B. The passage of this current actuates
the clutch and strikes the arc. To
cause the carbon to feed, a differential
coil is taken off at the point C and con-
nected at D, that is, it is in shunt with
the arc. This coil is of many turns of
fine wire and is wrapped in opposite
direction to, and inside of the first, but
for clearness is represented in the dia-
gram as being below. The two coils
being wrapped in opposite directions,
the pull upon the solenoid plunger is
due to the difference of the ampere

turns in the two. With the carbons in contact, the difference of
potential between E and D is very little, therefore, a very
small current flows through the differential coil. As the car-
bons draw farther and farther apart, the resistance, and
consequently the difference of potential, between E and D in-
creases. This causes an increasing current to flow through the
differential coil and weakens more and more the pull on the
plunger. A point is finally reached when the plunger drops and
the carbon feeds.

521. The Enclosed Arc. The wasting away of the carbons in
the ordinary arc lamp is mainly due to the combination of the
white hot carbon vapor with the oxygen of the air. It is not
practicable to enclose the carbons in air-tight globes but in recent
years there has been introduced a form of arc lamp in which the
arc is surrounded by a globe so fitted that the admission of air is
reduced to a minimum, and in these the life of the carbons is very
greatly prolonged, the consumption being reduced from 1.5 inches
per hour to less than one-tenth of an inch. In addition to the sav-


ing in carbons, there is a very great saving in labor since the lamps,
instead of having to be "trimmed" or supplied with fresh carbons
daily, average over 100 hours and may be run as long as 200 hours
without attention. Other advantages are a steadier light and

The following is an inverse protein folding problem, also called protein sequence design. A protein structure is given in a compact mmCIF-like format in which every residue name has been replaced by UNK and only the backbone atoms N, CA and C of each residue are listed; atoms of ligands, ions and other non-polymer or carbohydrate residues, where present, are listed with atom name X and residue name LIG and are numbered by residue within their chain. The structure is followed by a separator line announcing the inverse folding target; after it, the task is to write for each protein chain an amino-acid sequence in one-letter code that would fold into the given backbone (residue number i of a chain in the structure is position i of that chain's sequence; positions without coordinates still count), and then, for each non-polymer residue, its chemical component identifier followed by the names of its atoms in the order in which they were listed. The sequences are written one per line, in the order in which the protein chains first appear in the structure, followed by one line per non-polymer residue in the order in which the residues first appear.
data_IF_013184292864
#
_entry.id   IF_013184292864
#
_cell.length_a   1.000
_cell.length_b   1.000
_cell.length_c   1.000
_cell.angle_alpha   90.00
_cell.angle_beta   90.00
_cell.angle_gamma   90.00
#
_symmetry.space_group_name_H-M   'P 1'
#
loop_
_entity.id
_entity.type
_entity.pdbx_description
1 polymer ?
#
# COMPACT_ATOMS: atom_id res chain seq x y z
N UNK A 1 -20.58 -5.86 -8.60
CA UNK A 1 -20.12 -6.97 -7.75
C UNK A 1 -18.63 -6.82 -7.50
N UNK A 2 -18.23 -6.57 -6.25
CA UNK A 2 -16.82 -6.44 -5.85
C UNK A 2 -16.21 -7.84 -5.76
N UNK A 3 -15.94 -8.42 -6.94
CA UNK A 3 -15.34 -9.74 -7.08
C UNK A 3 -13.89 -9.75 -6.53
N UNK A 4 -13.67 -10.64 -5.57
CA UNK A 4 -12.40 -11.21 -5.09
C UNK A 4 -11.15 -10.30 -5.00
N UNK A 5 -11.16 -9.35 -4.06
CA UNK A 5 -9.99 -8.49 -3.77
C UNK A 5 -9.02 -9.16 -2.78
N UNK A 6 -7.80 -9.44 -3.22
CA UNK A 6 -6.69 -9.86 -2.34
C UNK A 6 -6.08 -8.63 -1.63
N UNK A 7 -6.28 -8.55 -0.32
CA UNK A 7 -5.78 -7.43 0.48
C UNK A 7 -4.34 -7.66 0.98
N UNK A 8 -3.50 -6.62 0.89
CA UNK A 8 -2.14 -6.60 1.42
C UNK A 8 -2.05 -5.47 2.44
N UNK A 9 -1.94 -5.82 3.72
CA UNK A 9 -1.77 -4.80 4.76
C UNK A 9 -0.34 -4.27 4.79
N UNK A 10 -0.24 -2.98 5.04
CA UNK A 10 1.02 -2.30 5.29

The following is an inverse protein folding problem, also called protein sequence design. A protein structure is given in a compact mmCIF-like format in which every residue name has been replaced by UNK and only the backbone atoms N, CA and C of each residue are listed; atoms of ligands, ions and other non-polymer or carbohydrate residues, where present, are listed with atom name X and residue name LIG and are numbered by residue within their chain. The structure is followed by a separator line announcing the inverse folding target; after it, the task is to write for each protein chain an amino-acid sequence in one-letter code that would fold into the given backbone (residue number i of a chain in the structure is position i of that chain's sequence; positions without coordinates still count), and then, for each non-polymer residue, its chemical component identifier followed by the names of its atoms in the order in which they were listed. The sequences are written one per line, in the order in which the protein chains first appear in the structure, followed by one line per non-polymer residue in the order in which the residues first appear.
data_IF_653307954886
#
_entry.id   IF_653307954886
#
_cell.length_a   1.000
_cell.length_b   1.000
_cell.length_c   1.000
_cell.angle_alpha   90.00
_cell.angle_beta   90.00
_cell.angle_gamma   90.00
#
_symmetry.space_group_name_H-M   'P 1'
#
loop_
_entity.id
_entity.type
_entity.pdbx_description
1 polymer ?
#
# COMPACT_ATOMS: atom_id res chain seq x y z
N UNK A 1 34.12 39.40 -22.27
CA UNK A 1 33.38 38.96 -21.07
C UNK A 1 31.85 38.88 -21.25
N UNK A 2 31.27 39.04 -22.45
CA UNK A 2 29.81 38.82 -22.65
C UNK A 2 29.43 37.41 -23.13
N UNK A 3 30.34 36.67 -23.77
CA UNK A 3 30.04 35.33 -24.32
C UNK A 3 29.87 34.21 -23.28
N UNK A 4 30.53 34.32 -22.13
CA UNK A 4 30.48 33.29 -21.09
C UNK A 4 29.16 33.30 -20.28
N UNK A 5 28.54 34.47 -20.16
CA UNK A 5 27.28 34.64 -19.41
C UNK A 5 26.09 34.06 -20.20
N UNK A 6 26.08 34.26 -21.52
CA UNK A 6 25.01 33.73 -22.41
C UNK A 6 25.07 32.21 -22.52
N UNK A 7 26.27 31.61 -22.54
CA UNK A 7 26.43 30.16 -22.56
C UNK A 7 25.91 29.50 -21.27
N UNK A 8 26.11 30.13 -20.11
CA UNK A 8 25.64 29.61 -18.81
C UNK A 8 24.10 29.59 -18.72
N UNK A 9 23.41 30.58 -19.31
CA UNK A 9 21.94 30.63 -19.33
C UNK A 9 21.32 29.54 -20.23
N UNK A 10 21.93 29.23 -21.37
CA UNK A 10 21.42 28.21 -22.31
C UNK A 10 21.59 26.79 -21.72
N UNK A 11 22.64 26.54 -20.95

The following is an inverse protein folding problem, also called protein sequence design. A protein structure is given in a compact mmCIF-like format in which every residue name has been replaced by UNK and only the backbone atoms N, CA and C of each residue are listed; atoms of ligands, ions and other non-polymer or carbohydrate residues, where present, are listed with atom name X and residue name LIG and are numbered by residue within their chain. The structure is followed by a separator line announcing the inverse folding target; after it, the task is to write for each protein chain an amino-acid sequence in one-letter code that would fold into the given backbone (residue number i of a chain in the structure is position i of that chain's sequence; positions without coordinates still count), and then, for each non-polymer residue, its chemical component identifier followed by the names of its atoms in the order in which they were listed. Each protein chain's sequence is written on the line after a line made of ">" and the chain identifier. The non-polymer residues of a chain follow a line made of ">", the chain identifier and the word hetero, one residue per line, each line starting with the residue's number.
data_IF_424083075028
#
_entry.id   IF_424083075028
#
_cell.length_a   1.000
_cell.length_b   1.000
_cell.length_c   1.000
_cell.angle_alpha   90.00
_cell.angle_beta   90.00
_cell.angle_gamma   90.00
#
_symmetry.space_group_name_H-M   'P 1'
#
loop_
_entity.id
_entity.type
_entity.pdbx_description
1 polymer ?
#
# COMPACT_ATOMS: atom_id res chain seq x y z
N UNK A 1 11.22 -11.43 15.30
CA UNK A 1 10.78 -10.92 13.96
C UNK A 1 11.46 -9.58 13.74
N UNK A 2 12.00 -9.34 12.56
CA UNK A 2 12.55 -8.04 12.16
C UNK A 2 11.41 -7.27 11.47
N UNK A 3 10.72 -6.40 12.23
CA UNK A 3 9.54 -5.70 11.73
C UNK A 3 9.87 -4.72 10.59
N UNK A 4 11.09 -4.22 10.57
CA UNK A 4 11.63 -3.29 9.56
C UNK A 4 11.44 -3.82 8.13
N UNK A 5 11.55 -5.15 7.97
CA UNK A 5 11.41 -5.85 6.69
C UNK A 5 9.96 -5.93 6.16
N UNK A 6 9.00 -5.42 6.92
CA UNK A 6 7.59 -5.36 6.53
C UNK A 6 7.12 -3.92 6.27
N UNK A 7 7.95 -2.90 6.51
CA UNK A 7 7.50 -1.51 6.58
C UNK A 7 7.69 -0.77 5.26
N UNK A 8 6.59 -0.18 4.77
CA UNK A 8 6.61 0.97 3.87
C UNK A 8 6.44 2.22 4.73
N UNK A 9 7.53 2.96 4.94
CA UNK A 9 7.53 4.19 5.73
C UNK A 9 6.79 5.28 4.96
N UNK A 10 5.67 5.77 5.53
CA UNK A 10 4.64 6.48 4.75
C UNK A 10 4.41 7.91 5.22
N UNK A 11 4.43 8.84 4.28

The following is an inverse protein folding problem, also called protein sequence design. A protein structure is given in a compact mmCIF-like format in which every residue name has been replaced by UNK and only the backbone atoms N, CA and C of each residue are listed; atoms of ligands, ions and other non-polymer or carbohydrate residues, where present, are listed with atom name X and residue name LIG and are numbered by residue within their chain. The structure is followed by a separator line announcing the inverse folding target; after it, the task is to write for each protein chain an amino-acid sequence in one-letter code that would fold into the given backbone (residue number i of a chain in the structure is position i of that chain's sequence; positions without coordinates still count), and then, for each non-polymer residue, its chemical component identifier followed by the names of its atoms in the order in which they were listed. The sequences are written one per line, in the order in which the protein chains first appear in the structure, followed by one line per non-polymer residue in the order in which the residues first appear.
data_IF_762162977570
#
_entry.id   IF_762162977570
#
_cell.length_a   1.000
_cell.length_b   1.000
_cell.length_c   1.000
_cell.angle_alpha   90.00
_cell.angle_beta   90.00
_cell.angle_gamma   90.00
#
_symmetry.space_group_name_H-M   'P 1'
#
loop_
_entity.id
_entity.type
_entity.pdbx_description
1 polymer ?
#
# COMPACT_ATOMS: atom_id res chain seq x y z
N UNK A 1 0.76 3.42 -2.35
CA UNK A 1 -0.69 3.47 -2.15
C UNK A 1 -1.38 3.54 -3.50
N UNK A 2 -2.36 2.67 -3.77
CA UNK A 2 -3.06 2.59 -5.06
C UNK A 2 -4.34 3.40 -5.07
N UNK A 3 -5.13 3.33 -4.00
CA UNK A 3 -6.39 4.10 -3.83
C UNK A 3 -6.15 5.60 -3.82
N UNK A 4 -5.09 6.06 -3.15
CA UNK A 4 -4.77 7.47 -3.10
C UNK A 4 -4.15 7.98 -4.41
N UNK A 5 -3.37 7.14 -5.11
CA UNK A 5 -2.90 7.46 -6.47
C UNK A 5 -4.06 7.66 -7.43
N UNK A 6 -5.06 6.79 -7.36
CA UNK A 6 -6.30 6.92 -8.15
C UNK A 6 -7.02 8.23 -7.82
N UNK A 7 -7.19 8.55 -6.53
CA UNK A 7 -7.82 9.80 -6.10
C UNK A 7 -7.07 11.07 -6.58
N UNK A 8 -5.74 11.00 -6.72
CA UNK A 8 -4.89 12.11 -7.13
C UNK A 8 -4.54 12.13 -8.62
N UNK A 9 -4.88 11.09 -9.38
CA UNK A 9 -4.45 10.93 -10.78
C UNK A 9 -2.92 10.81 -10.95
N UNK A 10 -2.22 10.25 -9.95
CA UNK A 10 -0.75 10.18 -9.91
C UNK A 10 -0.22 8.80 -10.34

absence of the hissing noise of the open arcs. The principal chan-
nel for the admission of air to the arc is the space around the carbon
since this latter must be free to be moved by the lamp mechanism.
To reduce this, the carbons must fit the opening very accurately,
for which reason, as already mentioned (Par. 516), pressed car-
bons are used instead of the molded.

522. The Flaming Arc. With the common arc light, the carbons
are from one-sixteenth to less than a quarter of an inch apart and
the greater part of the light is emitted from the incandescent car-
bons, although the maximum heat is developed within the arc
itself (Par. 485). If it were possible to suspend within this arc
a non-combustible solid, like the mantle of the Welsbach burner,
it would be heated to incandescence and the heat energy of
the arc would be converted into light energy. This object is
partially realized in the so-called flaming arcs. In these, the
positive carbon is either impregnated with certain salts of cal-
cium or of magnesium or has a core filled with these salts. The
vapor produced when these salts are volatilized is highly heated
and emits a powerful reddish yellow light, and since it con-
ducts it also permits the carbons to be separated by upwards
of an inch. They need not be raised to such a high temperature
as in the common arc lamps and therefore their life is longer.
The efficiency of these lamps is at least three times that of the
common form.

Instead of the carbons being in the same vertical line, they are
sometimes arranged both pointing downward like the letter V,
the arc being at the vertex. In this way, neither carbon screens
the other and both tips throw their light down. There is a tend-
ency, however, for the arc to ascend between the carbons. This
is corrected by arranging a magnetic field, similar to the magnetic
blow-out (Par. 485), but only strong enough to keep the arc down
at the tips of the carbons.

An additional advantage of this arrangement is that the slag
formed by the fusion of the impregnating salts drops off and does
not clog the tips of the carbons with a non-conducting glassy


523. The Magnetite Arc Lamp. The magnetite arc lamp, but
recently developed and used with direct current only, resembles
the flaming arc lamp in that the chief source of light is the arc
which is an inch or more in length. It differs from other arc lamps
in that little or no light is given off by the electrodes, also that the
maximum amount of light is developed at the negative end of the
arc. The positive electrode is of copper and is of such size that
the heat developed is conducted away so that the electrode is not
consumed. The negative electrode is a thin steel tube, the size
and shape of an ordinary carbon. It is packed with a mixture of
powdered magnetite, Fe 3 4 , and oxides of chromium and titanium.
The magnetic oxide renders the electrode a conductor, the remain-
ing oxides not conducting until they have been heated. The oxide